Meagan Norbury, 10 January 2014
There is a discomfiting regularity in the way stories highlighting alcohol-fuelled violence surface in our media. Invariably the trigger is a tragic and unnecessary death or a violent attack so horrifying as to warrant public attention – the victim’s life lying in the balance in an intensive care unit in a city hospital.
Tony Abbott’s decision today to call attention to the issue of alcohol-fuelled violence encourages debate about cause, an important precursor to change, but what of the effect of such violence? How much do we know about those victims who survive, but effectively lose their lives nonetheless? What is their story and what can our governments, state or federal, do to change the outcome for them?
One punch can travel at up to 40km per hour, impact with 400 kilograms of force and damage or kill in seconds. The force of the punch renders the victim unconscious. Their head hits a hard surface, causing their brain to bounce around inside the rigid cage that is their skull, resulting in bruising, bleeding, swelling and for many, permanent injury or death.
More than seven years since his alcohol-fuelled violence assault injury, James Macready Bryan – formerly a vibrant, sporty and talented young man – lives out his daily life dependent on the care of others, unable to speak, or move or eat independently, partially blind and deaf and vulnerable to infection. Another example, Ben Thompson, over the course of three years has painstakingly regained the ability to speak, though it’s not easy to make himself understood. He’s continuing to work on re-training his body to stand unassisted.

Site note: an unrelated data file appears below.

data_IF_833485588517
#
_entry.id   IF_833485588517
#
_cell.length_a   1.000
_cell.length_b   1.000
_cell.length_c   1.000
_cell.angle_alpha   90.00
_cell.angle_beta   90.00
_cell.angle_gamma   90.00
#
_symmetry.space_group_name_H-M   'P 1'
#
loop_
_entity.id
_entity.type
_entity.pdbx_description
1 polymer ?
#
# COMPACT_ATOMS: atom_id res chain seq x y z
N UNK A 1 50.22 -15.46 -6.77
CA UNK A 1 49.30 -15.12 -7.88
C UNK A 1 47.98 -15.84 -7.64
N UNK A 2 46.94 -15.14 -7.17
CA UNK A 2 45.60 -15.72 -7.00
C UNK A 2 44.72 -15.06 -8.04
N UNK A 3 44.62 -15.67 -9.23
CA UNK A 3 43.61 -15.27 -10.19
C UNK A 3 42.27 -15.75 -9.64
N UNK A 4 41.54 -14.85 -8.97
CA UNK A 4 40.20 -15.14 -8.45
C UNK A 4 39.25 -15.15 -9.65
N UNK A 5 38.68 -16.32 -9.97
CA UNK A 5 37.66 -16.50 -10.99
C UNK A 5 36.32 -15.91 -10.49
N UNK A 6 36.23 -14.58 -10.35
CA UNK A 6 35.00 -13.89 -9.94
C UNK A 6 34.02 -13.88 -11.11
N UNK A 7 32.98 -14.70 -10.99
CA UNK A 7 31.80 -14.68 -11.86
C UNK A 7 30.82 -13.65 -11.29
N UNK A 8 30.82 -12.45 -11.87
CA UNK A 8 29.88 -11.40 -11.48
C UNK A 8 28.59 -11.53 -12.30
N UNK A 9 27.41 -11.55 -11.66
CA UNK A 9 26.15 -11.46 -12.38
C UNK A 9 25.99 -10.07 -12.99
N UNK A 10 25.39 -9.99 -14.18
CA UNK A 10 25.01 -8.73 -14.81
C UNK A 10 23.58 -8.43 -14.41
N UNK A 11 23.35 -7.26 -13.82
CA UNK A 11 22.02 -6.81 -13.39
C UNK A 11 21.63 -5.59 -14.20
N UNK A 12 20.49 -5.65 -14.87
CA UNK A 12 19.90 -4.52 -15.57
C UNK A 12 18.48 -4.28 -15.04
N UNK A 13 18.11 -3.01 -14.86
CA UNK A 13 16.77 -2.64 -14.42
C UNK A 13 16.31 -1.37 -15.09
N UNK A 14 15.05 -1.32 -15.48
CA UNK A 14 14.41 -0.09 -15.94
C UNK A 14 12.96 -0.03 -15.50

Both these young men were in the prime of their lives, preparing for productive futures as citizens and members of their communities. Their futures have been stolen by willful acts of violence that will cost their families and their communities millions of dollars for their care over an average lifespan. Access Economics estimates the lifetime cost of a severe traumatic brain injury is $4.8 million and a moderate injury $2.5 million (Access Economics Pty Ltd, 2009. The economic costs of spinal cord injury and traumatic brain injury in Australia.)
Violent acts take lives. This is a fact. The injured may live on but their lives, and those of their families, medical staff, police attending the scene, friends and neighbours are irrevocably changed. The emotional trauma and the living legacy of senseless loss linger.
No safety net exists for victims of Acquired Brain Injury where their injury is sustained other than through road accident or in the workplace. In some Australian states, road accident isn’t covered either. These are random events, that can’t reasonably be planned for, or warded against. The JMB Foundation raises money in an attempt to bridge the gap and provide financial support for young victims of ABI with no safety net and great need. We strongly support the push for a national disability insurance scheme that will more effectively provide for rehabilitation and care for young sufferers of ABI.
The JMB Foundation is happy for our nation’s Prime Minister to bring focus to the problem of alcohol-fuelled violence. Alcohol-fuelled violence is an entirely preventable cause of Acquired Brain Injury that steals lives and leaves a legacy of lifelong pain and disability. The financial cost is enormous; the emotional cost is devastating and unquantifiable. Don’t let it happen to you.